Influence of corium temperature, concrete composition and water injection time on concrete ablation during MCCI: New insightsCitation formats

  • Authors:
  • Ilyas Khurshid
  • Imran Afgan
  • Yacine Addad
  • Amidu muritala alade

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Influence of corium temperature, concrete composition and water injection time on concrete ablation during MCCI: New insights. / Khurshid, Ilyas; Afgan, Imran; Addad, Yacine; alade, Amidu muritala .

In: Progress in Nuclear Energy, Vol. 144, 104102, 01.02.2022.

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Khurshid, Ilyas ; Afgan, Imran ; Addad, Yacine ; alade, Amidu muritala . / Influence of corium temperature, concrete composition and water injection time on concrete ablation during MCCI: New insights. In: Progress in Nuclear Energy. 2022 ; Vol. 144.

Bibtex

@article{bed6d366420d43b99640919cf8480c60,
title = "Influence of corium temperature, concrete composition and water injection time on concrete ablation during MCCI: New insights",
abstract = "Molten corium, a mixture of molten nuclear fuel, cladding, thermo-hydraulic and structural elements, can originate in a nuclear plant accident after a reactor core meltdown. This un-cooled corium could penetrate through the reactor pressure vessel and cause concrete ablation via basement melt-through, a process known as Molten Corium Concrete Interaction (MCCI). The MCCI analysis because of its complex nature is still uncertain and needs thorough investigation of various parameters. In this study the use of CORQUENCH simulator is presented to model the molten corium, composition of concrete and heat transfer along with related chemical reactions. Using this modeling technique, the chemical reaction capabilities of CORQUENCH is successfully utilized enabling the modeling of interaction between molten corium and concrete. The developed model is validated against experimental data at PWR and BWR conditions. The results showed that the temperature of corium, composition of concrete and water injection time have a pronounced effect on mitigating ablation and reactor integrity in case of a nuclear accident. In addition, the composition of concrete was found to be the main controlling factor to mitigate ablation. An alternative to concrete is to utilize igneous rock (pyrolite) and this approach could lead to comparatively very low rates of ablation due to its high thermal resistant properties. Furthermore, the injection of water (as a cooling agent) into the reactor cavity should also be optimized to enhance corium quenching to avoid ablation via basement melt-through. The concrete ablation mechanisms during MCCI are very case-dependent on the concrete solidus, liquidus and ablation temperatures, respectively.",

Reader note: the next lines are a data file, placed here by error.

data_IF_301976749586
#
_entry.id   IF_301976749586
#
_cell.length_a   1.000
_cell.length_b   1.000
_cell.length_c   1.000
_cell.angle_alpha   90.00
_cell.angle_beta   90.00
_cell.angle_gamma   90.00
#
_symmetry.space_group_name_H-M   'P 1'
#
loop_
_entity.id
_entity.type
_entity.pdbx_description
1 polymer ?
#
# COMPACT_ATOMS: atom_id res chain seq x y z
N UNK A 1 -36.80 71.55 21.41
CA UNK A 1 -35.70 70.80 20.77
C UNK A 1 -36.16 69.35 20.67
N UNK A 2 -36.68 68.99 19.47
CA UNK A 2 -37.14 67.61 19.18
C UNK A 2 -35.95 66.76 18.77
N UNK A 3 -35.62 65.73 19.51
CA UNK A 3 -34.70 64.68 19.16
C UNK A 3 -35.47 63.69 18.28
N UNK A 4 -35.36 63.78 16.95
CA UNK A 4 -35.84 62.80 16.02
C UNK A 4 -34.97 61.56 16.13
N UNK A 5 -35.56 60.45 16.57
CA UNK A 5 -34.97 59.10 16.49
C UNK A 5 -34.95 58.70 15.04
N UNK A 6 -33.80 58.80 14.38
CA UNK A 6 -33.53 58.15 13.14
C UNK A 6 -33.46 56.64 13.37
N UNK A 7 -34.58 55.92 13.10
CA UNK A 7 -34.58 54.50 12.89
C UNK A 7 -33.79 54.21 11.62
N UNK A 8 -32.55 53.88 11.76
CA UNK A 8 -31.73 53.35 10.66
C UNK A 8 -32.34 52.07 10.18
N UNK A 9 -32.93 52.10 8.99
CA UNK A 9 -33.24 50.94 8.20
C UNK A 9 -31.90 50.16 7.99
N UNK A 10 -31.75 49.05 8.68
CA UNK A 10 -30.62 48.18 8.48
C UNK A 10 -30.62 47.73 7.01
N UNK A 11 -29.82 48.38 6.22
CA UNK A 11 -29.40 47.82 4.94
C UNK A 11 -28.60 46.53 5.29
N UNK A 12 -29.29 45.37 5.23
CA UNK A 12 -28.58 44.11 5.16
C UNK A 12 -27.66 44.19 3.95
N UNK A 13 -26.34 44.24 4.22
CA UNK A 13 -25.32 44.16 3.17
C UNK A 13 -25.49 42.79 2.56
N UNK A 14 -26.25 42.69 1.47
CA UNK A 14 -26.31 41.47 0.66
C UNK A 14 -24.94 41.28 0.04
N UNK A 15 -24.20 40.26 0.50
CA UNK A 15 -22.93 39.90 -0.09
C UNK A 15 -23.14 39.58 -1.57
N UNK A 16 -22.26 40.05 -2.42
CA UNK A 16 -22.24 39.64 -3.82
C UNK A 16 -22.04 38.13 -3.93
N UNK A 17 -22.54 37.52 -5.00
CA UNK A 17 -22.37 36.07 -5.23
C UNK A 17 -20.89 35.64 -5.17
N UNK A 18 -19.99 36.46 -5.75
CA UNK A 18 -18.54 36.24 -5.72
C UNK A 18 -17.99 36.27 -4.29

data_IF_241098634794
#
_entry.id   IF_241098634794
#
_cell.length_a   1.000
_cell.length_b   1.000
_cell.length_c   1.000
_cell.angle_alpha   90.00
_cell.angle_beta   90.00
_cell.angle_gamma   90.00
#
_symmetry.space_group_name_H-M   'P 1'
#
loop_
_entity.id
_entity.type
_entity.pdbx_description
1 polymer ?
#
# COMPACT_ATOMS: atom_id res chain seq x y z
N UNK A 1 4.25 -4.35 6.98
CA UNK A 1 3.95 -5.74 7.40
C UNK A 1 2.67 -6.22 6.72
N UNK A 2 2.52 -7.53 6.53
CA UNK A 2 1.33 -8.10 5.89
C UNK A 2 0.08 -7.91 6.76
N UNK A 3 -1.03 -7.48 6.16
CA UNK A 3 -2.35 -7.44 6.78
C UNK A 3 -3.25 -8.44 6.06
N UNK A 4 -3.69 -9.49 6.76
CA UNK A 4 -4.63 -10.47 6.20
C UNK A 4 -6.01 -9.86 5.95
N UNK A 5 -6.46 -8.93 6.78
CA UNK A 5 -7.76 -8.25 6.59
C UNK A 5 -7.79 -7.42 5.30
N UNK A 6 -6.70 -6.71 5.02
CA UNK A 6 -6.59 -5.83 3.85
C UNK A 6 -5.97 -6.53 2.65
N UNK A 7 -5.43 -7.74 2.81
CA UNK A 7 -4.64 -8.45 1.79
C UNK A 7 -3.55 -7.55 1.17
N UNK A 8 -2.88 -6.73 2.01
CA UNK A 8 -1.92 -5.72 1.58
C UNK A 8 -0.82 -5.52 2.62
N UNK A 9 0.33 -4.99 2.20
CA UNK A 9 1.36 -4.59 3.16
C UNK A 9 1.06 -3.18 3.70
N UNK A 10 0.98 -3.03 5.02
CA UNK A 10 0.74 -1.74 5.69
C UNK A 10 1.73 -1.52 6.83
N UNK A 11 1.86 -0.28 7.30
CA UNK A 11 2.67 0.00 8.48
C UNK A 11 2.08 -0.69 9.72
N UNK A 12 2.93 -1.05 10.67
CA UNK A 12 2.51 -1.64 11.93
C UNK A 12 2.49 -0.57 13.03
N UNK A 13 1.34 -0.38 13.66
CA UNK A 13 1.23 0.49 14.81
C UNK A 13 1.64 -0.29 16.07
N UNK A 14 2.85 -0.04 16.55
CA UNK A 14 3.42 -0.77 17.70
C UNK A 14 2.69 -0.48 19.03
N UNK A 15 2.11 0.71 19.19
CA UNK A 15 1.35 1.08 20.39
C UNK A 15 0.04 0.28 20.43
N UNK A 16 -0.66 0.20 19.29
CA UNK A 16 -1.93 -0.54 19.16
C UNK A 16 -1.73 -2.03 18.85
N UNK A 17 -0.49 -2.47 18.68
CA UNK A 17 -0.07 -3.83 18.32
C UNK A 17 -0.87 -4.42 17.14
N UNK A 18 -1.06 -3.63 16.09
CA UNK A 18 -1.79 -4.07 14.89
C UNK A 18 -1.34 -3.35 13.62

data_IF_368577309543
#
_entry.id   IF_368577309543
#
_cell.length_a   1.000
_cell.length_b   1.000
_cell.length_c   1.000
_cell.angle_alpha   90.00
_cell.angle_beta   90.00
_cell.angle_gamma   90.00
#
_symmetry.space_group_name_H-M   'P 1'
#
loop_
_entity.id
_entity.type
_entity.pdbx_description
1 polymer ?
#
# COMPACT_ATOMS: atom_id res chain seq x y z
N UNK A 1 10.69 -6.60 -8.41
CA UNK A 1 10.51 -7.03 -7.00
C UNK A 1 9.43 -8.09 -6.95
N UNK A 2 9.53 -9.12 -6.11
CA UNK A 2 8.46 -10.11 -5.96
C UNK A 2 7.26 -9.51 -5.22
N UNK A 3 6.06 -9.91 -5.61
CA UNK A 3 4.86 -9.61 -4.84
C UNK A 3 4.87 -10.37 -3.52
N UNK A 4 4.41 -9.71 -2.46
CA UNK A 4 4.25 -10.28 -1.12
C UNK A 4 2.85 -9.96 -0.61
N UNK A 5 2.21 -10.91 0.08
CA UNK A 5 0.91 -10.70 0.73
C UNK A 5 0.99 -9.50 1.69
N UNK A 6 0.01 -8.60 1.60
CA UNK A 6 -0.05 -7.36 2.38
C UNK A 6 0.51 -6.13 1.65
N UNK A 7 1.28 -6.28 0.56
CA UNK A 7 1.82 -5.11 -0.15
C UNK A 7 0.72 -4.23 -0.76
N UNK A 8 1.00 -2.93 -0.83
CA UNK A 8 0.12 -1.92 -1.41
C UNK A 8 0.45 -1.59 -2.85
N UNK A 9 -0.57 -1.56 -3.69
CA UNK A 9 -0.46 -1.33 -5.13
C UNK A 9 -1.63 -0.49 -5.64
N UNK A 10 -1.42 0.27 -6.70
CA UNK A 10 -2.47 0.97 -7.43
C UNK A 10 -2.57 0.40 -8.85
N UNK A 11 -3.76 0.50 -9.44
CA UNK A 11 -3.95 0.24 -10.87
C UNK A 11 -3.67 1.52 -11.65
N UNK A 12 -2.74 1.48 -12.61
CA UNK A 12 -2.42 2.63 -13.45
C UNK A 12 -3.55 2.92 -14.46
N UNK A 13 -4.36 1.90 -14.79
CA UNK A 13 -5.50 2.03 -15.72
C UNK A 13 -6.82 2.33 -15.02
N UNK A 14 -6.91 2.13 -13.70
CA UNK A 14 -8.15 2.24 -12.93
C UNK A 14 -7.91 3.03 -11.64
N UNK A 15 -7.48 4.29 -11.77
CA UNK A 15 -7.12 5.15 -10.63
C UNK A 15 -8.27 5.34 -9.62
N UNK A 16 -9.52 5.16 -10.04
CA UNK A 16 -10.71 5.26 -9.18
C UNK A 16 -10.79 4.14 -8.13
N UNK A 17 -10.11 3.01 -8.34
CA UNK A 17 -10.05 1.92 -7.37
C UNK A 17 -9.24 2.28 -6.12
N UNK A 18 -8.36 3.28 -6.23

author = "Ilyas Khurshid and Imran Afgan and Yacine Addad and alade, {Amidu muritala}",
year = "2022",
month = feb,
day = "1",
doi = "10.1016/j.pnucene.2021.104102",
language = "English",
volume = "144",
journal = "Progress in Nuclear Energy",
issn = "0149-1970",
publisher = "Elsevier BV",

}

RIS

TY - JOUR

T1 - Influence of corium temperature, concrete composition and water injection time on concrete ablation during MCCI: New insights

AU - Khurshid, Ilyas

AU - Afgan, Imran

AU - Addad, Yacine

AU - alade, Amidu muritala

PY - 2022/2/1

Y1 - 2022/2/1